The Forest Society's mission includes conserving land that supports New Hampshire's native animals and plants, so that wildlife remains a part of our everyday world. Visit this page to explore stories, projects and stewardship related to wildlife and habitat.
The dawn chorus officially began sometime earlier this month, and new voices seem to get added every morning as the season gains momentum. Each spring morning, the chorus begins a few minutes earlier, which means a decreasing amount of sleep for the dawn chorus connoisseur.
April pulls the same dirty tricks every year — particularly after we relax or let our guard down at the end of winter. A few decent days, then April delivers a gut-punch: swirling snow, sleet and freezing temperatures under gray skies.
So much of New Hampshire’s natural beauty is obvious; from the top of a mountain trail, from the shore of a lake or pond, even from your kitchen window. You barely have to open your eyes to see it. But take a closer look, and beauty gives way to scientific wonder.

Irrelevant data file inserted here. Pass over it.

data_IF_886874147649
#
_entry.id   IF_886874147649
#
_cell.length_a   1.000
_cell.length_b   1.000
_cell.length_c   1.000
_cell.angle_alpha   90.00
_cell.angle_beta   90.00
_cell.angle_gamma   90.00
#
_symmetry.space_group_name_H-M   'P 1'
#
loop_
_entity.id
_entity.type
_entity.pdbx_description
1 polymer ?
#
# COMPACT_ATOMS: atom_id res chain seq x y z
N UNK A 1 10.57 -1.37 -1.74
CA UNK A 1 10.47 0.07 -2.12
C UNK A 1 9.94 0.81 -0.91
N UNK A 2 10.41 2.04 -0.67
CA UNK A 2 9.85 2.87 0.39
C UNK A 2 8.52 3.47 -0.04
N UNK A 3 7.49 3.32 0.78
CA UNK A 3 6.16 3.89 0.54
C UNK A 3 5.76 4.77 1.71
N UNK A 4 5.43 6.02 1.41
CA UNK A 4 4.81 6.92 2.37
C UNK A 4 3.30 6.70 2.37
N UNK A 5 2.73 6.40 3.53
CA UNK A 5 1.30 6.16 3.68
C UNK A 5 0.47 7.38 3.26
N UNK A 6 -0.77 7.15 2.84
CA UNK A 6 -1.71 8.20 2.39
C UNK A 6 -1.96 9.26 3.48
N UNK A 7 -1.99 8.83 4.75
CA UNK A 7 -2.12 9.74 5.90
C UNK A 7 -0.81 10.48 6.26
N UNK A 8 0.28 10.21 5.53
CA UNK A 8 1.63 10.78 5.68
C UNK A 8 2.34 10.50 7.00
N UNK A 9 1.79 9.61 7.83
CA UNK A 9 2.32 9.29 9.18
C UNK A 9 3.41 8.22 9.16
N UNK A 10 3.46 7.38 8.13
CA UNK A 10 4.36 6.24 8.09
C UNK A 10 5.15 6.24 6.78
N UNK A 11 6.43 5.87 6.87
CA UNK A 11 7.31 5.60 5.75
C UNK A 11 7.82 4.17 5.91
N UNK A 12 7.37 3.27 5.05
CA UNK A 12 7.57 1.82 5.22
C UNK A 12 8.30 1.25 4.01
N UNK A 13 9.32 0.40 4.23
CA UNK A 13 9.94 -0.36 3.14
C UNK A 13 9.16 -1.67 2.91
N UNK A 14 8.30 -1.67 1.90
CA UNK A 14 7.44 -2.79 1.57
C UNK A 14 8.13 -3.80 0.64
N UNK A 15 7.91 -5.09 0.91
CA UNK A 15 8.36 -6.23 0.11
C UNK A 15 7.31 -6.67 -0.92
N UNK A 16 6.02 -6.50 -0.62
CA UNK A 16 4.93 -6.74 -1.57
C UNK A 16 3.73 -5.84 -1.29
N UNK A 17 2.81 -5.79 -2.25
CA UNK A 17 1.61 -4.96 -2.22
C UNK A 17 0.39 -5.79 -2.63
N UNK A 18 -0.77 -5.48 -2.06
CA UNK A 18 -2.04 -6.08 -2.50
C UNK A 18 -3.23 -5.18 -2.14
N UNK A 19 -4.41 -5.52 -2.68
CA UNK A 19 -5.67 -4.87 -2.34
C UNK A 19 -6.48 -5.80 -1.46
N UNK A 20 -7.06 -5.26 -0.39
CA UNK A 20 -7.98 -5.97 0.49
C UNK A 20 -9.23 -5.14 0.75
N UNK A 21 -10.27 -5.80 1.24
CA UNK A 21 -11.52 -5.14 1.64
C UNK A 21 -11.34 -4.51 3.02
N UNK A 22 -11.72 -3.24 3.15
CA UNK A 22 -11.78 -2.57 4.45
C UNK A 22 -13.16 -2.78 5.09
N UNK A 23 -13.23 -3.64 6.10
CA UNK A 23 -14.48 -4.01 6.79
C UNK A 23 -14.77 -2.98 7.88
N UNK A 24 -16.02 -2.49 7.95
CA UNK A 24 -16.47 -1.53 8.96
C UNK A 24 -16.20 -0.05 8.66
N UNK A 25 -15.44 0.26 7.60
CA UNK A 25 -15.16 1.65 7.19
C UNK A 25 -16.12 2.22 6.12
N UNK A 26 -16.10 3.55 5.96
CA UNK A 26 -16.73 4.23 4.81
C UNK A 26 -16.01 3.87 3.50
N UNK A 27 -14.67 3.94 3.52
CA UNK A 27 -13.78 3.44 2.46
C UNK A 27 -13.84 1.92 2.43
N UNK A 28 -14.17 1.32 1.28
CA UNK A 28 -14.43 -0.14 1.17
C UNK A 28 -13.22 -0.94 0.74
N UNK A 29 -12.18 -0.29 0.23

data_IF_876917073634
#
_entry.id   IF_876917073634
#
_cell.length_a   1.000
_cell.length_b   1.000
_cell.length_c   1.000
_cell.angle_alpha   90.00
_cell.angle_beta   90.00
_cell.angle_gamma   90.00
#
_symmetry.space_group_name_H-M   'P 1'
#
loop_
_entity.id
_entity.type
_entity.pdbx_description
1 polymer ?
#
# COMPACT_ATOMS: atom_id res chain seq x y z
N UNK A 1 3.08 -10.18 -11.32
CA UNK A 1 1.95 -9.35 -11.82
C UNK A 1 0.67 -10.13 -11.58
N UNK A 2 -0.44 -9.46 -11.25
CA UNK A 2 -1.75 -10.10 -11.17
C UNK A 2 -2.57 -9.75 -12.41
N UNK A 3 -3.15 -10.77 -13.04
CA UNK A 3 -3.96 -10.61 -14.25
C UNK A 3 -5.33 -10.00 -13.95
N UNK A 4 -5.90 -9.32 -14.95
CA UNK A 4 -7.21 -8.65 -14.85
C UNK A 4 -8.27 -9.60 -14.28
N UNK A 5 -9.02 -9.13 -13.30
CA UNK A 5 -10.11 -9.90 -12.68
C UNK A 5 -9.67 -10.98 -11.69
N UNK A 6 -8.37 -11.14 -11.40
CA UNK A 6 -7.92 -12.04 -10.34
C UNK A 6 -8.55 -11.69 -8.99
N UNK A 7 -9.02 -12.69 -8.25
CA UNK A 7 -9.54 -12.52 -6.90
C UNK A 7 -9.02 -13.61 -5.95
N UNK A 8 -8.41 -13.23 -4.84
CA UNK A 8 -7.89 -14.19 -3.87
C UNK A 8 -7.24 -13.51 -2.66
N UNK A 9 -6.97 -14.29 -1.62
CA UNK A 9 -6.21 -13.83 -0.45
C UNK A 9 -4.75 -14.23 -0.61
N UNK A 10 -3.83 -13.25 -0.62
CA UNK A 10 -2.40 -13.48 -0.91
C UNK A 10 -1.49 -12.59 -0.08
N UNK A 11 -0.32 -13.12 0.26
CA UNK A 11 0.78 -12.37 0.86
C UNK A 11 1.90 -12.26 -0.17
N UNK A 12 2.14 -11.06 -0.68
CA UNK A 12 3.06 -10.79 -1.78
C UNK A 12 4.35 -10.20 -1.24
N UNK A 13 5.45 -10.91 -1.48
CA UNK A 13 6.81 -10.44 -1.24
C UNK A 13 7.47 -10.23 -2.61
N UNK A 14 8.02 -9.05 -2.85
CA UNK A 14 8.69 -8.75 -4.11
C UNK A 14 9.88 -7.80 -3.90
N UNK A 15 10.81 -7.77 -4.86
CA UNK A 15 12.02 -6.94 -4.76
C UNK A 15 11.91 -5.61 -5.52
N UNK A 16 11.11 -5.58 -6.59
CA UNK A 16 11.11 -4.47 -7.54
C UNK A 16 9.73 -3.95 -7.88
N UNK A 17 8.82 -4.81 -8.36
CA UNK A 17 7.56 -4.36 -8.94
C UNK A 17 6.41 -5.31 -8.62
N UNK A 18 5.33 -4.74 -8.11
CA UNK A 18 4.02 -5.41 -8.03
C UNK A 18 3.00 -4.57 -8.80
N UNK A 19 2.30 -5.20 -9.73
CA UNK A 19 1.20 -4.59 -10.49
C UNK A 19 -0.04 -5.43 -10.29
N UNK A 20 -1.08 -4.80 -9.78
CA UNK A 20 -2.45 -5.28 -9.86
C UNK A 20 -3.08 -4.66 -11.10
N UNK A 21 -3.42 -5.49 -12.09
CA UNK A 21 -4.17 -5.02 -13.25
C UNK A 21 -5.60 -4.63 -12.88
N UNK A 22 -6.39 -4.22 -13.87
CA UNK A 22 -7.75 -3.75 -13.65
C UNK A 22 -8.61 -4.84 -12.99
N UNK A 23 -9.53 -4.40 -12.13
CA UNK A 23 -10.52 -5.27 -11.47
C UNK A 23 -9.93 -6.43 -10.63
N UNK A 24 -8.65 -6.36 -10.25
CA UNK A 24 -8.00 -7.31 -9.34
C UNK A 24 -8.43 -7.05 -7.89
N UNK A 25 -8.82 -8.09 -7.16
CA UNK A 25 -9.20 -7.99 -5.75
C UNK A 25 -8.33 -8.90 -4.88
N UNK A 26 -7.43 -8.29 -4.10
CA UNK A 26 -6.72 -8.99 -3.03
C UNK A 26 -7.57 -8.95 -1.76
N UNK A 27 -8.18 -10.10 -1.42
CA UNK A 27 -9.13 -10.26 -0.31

After the bitter cold at the end of January and the fresh snow that fell in many parts of the state, the woods came alive. Suddenly it seemed, there were animal tracks everywhere. A walk in the woods at my modest Tree Farm revealed a tapestry woven from the trails of leaps, bounds, walks and waddles.
The Heald Tract Reservation in Wilton will have a timber harvest operation in the winter of 2018-19 that includes prescriptions to remove overstory trees to regenerate understory shrubs - specifically mountain laurel - that can greatly enhance cover for wildlife. The specific goal for improving